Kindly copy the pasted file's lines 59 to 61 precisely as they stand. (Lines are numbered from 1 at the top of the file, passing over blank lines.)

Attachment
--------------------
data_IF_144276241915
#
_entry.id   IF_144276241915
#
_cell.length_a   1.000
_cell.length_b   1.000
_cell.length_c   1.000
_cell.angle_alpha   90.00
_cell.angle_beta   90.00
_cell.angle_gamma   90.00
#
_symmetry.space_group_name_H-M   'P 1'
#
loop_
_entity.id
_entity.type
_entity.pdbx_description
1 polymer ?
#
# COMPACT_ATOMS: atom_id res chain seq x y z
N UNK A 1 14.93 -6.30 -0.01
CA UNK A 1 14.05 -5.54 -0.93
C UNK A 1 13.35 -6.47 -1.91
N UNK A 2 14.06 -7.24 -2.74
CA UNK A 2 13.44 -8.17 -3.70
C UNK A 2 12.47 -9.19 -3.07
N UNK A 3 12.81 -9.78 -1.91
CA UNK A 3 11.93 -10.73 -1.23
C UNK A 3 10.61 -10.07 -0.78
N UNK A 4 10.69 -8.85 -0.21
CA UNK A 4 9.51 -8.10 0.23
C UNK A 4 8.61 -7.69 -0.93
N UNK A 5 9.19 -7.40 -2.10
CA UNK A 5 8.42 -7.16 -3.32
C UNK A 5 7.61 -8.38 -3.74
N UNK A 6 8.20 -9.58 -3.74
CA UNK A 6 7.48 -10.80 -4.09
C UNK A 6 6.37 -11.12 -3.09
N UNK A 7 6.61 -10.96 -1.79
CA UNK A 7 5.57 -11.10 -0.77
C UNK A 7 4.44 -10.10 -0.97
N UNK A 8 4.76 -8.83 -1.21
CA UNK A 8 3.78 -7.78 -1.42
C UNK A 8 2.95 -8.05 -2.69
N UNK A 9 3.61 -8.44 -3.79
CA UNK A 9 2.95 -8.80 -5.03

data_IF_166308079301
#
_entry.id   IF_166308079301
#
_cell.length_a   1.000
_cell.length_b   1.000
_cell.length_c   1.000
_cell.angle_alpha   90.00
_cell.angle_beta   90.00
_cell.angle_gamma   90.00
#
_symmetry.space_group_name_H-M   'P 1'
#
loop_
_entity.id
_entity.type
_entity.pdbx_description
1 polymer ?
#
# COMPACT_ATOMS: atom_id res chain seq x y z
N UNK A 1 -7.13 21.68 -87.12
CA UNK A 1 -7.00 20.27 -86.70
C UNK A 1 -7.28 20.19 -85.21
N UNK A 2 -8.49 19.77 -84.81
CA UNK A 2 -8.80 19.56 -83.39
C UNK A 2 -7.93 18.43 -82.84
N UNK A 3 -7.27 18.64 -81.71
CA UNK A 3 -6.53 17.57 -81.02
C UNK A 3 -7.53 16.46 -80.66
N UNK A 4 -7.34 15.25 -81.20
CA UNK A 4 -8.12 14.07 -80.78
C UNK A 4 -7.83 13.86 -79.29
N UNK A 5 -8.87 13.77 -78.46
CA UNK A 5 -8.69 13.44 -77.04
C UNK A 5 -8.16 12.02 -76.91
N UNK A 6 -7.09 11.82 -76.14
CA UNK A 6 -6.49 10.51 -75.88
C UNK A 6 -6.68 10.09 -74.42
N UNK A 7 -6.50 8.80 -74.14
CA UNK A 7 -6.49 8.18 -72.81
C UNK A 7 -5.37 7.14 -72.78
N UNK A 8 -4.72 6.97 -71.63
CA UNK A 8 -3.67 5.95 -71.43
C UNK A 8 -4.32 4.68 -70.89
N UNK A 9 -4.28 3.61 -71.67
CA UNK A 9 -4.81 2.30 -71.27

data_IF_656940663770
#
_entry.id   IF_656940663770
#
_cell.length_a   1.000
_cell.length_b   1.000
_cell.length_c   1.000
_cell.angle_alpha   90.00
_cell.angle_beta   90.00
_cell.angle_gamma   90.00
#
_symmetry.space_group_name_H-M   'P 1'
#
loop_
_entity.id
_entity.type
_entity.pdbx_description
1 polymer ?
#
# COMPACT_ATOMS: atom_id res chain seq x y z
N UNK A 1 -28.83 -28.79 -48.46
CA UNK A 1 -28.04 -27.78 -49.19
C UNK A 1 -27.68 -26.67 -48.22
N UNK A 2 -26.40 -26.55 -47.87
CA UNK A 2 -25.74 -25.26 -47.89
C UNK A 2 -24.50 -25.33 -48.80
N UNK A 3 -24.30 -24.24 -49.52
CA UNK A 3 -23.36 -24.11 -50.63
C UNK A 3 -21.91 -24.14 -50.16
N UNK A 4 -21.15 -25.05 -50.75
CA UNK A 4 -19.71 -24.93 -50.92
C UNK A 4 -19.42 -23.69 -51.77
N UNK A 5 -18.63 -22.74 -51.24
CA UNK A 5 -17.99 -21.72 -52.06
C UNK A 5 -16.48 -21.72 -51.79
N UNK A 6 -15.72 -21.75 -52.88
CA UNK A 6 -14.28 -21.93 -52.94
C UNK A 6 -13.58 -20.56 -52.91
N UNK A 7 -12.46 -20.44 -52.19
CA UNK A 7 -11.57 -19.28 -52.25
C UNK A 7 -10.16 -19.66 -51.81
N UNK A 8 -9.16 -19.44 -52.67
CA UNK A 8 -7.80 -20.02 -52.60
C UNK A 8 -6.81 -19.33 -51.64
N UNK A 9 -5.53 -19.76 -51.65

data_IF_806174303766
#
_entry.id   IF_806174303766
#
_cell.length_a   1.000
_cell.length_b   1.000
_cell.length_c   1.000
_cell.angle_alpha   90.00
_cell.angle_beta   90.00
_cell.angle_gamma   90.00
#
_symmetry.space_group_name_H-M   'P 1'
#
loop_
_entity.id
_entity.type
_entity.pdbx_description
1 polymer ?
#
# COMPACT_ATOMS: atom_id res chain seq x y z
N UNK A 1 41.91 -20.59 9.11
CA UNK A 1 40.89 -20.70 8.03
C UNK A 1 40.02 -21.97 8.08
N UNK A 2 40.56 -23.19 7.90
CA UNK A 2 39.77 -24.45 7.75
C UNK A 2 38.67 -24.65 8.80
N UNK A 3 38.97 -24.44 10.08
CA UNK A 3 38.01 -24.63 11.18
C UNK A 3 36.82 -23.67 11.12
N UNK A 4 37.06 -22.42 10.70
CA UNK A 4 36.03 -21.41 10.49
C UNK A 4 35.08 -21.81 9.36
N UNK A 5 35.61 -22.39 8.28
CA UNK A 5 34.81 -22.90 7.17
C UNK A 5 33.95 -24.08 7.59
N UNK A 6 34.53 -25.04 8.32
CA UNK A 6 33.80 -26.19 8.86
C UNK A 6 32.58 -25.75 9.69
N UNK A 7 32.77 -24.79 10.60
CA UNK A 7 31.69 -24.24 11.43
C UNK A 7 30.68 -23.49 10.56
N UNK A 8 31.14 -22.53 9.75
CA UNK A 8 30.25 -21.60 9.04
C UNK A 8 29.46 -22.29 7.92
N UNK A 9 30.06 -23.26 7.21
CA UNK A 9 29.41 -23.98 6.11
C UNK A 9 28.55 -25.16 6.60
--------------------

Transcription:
#
loop_
_entity.id